Survivors of thyroid cancer had a higher risk of unemployment at 2 years post-diagnosis and decreased income at both 2 and 4 years, according to the results of an abstract published in conjunction with the 2015 American Society of Clinical Oncology (ASCO) Annual Meeting (abstract e20618).
“The clinical ramifications of our findings suggest that intervention in order to enhance return to full work is required in this population,” wrote researchers led by Beatrice Uziely, of the department of occupational therapy, Tel Aviv University, in their discussion of the results.
Uziely and colleagues conducted a prospective study looking at cancer incidence and employment status. They used data from the Israeli Central Bureau of Statistics 1995 National Census and follow-up until 2011. A matched group in a ratio of 4:1, according to age and ethnicity, was sampled from the census population.
The study included 481 people with thyroid cancer and 1,459 non-cancer healthy control patients.
Results showed that after controlling for confounding factors, patients with thyroid cancer had a 41% increased risk for unemployment at 2 years (hazard ratio [HR] = 1.41; 95% CI, 1.07–1.86). In addition, patients with a thyroid cancer diagnosis had a 55% risk for decreased income at 2 years (HR = 1.55; 95% CI, 1.20–2.01) and a 66% risk at 4 years (HR = 1.66; 95% CI, 1.28–2.15).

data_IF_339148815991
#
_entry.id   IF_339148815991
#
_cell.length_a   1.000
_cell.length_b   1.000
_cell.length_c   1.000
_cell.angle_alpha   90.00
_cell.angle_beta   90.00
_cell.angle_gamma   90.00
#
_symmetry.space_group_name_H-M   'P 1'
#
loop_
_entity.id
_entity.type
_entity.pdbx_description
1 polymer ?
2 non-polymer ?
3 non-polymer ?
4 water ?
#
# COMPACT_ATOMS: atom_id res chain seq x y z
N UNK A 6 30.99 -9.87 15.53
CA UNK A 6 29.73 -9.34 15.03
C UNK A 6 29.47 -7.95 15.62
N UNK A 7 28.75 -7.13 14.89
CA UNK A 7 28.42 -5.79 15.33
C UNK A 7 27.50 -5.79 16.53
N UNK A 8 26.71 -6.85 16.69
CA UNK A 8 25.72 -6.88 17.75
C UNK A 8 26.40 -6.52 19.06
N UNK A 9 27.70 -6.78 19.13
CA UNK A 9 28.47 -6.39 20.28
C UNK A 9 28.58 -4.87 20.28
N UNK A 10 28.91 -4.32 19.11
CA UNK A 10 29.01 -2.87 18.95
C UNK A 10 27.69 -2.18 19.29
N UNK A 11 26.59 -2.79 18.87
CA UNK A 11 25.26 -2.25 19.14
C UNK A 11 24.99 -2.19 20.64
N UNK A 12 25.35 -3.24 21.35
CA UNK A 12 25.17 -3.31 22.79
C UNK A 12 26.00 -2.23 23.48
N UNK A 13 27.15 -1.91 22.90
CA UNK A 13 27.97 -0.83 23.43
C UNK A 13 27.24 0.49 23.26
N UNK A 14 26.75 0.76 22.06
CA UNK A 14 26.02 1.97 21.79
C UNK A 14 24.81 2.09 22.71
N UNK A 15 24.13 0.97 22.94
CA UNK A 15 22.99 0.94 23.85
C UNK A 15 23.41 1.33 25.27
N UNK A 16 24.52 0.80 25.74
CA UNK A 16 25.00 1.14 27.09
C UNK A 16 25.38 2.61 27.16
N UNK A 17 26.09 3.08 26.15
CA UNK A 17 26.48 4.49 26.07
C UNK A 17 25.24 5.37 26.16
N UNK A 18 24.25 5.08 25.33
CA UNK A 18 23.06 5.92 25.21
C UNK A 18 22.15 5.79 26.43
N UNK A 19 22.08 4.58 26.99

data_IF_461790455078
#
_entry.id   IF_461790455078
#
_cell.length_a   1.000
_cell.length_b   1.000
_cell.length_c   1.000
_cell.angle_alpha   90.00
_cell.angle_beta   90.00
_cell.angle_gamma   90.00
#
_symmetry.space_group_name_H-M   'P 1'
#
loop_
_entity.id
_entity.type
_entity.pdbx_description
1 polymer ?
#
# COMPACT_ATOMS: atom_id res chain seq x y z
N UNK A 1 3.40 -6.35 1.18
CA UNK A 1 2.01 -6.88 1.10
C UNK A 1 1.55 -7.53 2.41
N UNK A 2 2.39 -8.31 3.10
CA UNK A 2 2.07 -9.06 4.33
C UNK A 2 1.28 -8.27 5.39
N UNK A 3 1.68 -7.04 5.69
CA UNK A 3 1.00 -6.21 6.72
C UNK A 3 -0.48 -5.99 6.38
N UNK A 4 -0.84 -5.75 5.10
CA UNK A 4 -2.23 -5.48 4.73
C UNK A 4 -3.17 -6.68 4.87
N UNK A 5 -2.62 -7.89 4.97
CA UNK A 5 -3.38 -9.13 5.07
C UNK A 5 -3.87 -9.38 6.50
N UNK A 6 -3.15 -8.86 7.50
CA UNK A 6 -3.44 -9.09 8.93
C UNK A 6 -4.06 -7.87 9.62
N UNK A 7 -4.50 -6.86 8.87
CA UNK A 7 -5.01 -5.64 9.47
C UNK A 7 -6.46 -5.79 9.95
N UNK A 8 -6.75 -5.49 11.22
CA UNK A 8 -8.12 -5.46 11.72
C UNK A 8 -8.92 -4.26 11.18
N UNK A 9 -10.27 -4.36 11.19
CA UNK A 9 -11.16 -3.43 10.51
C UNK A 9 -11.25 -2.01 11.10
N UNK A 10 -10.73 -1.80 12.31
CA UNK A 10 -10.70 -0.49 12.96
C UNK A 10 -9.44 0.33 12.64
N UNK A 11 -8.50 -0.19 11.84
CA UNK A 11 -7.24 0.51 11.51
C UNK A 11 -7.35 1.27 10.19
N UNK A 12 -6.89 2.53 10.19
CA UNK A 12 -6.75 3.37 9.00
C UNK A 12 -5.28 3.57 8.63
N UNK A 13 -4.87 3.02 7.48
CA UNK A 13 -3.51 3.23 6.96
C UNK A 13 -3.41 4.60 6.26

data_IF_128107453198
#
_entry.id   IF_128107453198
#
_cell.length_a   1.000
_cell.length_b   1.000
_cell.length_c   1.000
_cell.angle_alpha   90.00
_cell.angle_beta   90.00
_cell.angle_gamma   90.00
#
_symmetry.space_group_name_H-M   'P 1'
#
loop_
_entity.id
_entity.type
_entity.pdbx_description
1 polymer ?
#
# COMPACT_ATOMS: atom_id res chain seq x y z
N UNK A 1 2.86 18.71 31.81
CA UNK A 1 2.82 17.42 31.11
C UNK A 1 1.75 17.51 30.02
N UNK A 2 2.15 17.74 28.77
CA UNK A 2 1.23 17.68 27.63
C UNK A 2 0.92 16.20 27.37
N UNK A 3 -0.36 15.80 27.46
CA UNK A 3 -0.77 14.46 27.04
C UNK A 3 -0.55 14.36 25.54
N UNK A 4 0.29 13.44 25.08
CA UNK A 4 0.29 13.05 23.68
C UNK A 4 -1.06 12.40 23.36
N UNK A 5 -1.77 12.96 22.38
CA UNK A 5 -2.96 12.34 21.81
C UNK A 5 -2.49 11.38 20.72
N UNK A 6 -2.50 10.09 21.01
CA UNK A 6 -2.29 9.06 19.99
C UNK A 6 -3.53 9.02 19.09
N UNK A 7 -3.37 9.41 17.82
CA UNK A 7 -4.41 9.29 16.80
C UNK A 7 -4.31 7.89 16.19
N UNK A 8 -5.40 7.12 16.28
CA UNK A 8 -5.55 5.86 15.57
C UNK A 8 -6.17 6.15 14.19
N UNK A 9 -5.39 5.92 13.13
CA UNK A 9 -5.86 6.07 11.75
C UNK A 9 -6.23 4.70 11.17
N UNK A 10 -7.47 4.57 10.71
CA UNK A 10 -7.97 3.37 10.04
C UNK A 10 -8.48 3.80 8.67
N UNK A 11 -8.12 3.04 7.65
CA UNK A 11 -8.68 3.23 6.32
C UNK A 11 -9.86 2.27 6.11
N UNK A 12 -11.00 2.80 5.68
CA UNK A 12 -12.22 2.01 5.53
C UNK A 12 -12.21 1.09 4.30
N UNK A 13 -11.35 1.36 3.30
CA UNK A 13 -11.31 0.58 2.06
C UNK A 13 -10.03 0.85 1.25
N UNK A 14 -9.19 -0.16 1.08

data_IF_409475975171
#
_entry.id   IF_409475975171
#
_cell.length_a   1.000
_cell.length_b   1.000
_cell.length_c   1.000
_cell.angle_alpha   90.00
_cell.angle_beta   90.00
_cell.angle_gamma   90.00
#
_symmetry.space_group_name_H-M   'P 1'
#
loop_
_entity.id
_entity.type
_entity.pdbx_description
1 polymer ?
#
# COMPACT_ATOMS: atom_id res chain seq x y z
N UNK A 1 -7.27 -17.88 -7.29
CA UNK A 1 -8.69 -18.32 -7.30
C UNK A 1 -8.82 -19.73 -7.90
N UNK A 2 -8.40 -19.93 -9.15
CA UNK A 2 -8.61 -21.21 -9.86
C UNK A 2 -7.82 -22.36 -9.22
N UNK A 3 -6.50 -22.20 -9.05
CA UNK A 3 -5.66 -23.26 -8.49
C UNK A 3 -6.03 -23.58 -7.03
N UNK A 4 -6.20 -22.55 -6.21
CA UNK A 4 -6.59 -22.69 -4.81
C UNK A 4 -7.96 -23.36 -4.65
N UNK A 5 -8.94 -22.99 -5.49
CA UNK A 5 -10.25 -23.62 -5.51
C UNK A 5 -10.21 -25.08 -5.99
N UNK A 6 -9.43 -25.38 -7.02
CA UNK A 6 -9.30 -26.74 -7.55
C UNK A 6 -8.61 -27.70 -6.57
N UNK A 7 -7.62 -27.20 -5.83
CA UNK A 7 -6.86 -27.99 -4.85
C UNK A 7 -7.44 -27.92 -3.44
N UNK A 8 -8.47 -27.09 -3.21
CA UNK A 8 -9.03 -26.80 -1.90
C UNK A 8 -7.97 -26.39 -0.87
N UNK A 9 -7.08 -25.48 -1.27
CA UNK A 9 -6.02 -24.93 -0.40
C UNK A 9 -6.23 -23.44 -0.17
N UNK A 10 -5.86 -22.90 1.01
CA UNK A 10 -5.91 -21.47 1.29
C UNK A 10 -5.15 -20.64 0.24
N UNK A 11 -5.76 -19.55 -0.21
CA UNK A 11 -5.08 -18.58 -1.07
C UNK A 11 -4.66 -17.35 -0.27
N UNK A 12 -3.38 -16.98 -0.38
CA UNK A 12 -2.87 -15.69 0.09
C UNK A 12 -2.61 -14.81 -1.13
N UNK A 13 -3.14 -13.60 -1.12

By 4 years post-diagnosis, the association between a thyroid cancer diagnosis and unemployment weakened and lost significance (HR = 1.27; 95% CI, 0.97–1.66).
Uziely and colleagues noted that income decreasing “may be a marker for shifting to part-time work rather than full return for work.”
These results echo those of a study published in 2013 in Clinical Thyroidology that looked at the rate of bankruptcy among people aged 21 to 90 from the Western District of Washington State taken from the SEER database.
Results of the study showed that the risk of bankruptcy was highest among patients with a thyroid cancer diagnosis at a rate of 9.3 per 1,000 person-years, equating to an HR of 3.46. In their conclusions, the authors of the paper posited that “patients with thyroid cancer might have lower rates of employment, lower wages, lower household income, and less access to health insurance.”